US aid might encourage these regimes to rely on military solutions, rather than seek broader political and social solutions, said Daniel Volman, a board member of the Association of Concerned Africa Scholars. Volman pointed out that there was little violence during the years when the LRA and the government were negotiating a peace settlement. When that process was dropped in favor of a military approach, bloodshed increased as the LRA scattered into the Democratic Republic of Congo and retaliated against civilians. More than 865 people were killed in this retribution, according to Human Rights Watch.
Many aid workers and legal scholars argue that the population of Northern Uganda wants to end the fighting after so much brutality, and that it is willing to settle for traditional justice and reconciliation. Plus, a military solution does not address the root causes of the conflict: political and economic marginalization of the northern Acholi people.
This policy began under British colonial rule, when Uganda's southerners were favored over the Acholi. Viewed as a tool of the colonial power and an ongoing coup threat, Uganda's post-Independence presidents Idi Amin and Milton Obote made sure to continue this marginalization, and Museveni has been accused of similar. Kony, who is Acholi, started the LRA purportedly as an anti-government Christian movement, though he strayed from these principles immediately.
"There is no underlying LRA ideology that has any currency anywhere," said Dr. Peter Pham, Director of the Africa Project at the National Committee on American Foreign Policy "It was created by a madman."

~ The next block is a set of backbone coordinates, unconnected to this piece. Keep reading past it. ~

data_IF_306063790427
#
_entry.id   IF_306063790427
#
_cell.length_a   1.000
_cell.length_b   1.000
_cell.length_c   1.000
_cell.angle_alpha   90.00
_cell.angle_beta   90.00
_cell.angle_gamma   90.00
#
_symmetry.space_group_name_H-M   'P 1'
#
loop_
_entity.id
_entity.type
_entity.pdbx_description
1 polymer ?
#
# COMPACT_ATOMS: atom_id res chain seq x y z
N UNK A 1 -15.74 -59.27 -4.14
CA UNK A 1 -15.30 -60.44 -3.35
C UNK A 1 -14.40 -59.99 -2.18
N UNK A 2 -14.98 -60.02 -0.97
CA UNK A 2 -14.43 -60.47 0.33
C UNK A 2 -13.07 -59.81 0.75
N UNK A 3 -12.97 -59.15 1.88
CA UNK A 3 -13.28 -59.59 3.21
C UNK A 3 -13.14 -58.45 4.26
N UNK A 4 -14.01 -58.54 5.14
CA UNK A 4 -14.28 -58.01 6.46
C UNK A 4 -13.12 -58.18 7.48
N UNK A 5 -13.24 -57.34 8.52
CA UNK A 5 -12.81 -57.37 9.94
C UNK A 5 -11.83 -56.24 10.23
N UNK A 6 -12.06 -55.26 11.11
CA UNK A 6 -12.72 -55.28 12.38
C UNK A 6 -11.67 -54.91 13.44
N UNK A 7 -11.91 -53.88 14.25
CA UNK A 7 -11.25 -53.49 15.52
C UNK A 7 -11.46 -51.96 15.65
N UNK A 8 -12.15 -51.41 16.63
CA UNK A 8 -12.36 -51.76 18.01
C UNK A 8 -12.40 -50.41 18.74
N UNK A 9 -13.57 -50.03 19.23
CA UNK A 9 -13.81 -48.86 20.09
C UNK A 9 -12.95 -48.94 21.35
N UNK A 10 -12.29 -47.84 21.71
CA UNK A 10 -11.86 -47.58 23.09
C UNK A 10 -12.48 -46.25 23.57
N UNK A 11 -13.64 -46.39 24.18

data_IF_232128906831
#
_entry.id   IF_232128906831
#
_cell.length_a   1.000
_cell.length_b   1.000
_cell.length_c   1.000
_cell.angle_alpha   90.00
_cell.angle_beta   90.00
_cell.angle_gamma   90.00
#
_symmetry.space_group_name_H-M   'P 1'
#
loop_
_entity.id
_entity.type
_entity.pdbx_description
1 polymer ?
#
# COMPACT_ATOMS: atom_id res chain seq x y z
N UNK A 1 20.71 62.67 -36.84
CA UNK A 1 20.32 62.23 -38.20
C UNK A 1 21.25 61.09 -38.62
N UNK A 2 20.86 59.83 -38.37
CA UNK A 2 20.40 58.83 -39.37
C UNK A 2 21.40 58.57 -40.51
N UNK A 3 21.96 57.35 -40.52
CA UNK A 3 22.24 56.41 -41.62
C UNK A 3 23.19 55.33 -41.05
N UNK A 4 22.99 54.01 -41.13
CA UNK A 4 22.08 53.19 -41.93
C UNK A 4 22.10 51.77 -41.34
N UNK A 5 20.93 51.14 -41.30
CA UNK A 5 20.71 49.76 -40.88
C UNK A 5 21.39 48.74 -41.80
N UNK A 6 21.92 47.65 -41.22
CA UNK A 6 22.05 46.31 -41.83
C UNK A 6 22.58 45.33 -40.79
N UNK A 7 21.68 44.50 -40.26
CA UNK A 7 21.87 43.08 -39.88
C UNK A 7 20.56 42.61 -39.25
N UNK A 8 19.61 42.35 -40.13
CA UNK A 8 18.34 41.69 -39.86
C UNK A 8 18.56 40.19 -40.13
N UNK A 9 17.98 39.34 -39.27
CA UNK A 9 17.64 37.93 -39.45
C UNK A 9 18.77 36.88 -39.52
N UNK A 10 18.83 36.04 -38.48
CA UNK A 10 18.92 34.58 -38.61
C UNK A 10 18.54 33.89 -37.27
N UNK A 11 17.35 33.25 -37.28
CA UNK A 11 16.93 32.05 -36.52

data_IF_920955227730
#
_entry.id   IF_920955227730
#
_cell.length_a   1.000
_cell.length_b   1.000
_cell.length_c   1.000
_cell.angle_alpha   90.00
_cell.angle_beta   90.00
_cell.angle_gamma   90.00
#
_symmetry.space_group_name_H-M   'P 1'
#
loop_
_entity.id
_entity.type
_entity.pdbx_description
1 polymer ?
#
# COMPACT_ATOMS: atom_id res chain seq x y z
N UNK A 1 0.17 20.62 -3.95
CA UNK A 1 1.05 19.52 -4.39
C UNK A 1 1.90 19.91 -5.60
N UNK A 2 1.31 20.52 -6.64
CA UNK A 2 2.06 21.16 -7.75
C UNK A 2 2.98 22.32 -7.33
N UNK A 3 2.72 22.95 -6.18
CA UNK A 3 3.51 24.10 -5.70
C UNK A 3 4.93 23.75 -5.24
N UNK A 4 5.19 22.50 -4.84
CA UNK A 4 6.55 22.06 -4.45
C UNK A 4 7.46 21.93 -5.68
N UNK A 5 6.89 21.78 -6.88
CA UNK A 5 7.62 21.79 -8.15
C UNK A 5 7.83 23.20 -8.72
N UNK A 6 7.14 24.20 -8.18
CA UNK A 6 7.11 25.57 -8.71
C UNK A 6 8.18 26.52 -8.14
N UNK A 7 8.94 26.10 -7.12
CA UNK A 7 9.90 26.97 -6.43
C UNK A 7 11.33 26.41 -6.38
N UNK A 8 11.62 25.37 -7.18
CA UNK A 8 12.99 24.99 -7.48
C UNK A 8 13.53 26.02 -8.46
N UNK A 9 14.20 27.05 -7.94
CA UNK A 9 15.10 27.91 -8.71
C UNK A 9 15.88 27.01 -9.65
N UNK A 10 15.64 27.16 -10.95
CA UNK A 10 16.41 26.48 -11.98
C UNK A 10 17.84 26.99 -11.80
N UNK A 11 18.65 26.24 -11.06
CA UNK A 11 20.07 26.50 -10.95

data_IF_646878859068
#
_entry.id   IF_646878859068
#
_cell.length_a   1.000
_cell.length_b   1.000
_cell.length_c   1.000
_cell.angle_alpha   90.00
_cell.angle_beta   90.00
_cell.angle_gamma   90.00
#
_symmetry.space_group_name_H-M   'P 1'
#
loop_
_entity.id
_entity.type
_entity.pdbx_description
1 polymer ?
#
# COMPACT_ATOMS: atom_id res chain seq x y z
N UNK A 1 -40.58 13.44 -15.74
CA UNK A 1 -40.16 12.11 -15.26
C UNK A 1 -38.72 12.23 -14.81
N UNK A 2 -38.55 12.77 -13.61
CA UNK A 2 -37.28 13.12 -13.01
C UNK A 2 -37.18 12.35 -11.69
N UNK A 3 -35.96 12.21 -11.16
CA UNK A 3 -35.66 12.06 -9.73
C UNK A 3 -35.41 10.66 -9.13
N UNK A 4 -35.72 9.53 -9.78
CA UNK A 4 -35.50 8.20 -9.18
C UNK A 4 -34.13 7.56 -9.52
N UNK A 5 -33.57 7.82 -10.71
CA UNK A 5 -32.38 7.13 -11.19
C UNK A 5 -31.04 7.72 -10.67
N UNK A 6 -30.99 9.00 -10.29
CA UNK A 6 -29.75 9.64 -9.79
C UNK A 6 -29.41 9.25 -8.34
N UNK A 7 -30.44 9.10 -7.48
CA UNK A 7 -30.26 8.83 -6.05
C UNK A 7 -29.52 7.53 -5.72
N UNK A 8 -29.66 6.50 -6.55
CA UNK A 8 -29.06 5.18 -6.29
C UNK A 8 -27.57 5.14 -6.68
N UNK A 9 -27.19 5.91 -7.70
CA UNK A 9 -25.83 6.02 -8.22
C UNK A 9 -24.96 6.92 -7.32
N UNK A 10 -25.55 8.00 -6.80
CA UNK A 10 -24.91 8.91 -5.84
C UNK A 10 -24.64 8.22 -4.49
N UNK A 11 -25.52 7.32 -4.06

Although the Senate's legislation stipulates that military action should only be used "if there continue to be no viable efforts to achieve a genuine negotiated solution," it doesn't explain what 'viable' or 'genuine' mean, or who gets to decide.
Not everyone agrees that Uganda is inclined to prolong the conflict with the LRA for financial and diplomatic gain. Rick Orth, who previously served as the Army's defense attaché to Uganda, argued the UPDF is one of Africa's most professional militaries.
"The UPDF is not about extending this thing for their own benefit," he said.
With Kampala carrying out missions important to American national interest, military and government experts say American military assistance is linked to Uganda's role in Somalia and Darfur.
"We're clearly using Uganda as our proxy in Somalia," said Pham. "There's no reason for Uganda to be in Somalia. They've sent 5,000 troops because of our pressures and incentives."
As long as the United States has a stake in what happens to the African Union's mission to bolster authorities in Somalia and the United Nation's efforts to stabilize Darfur and the Democratic Republic of Congo, it will keep swapping favors with Museveni. American military assistance will continue to flow into Uganda no matter what happens to Kony and his fighters, experts say.
"Even if the LRA disappeared tomorrow, we'd still be in there substantially," said Pham.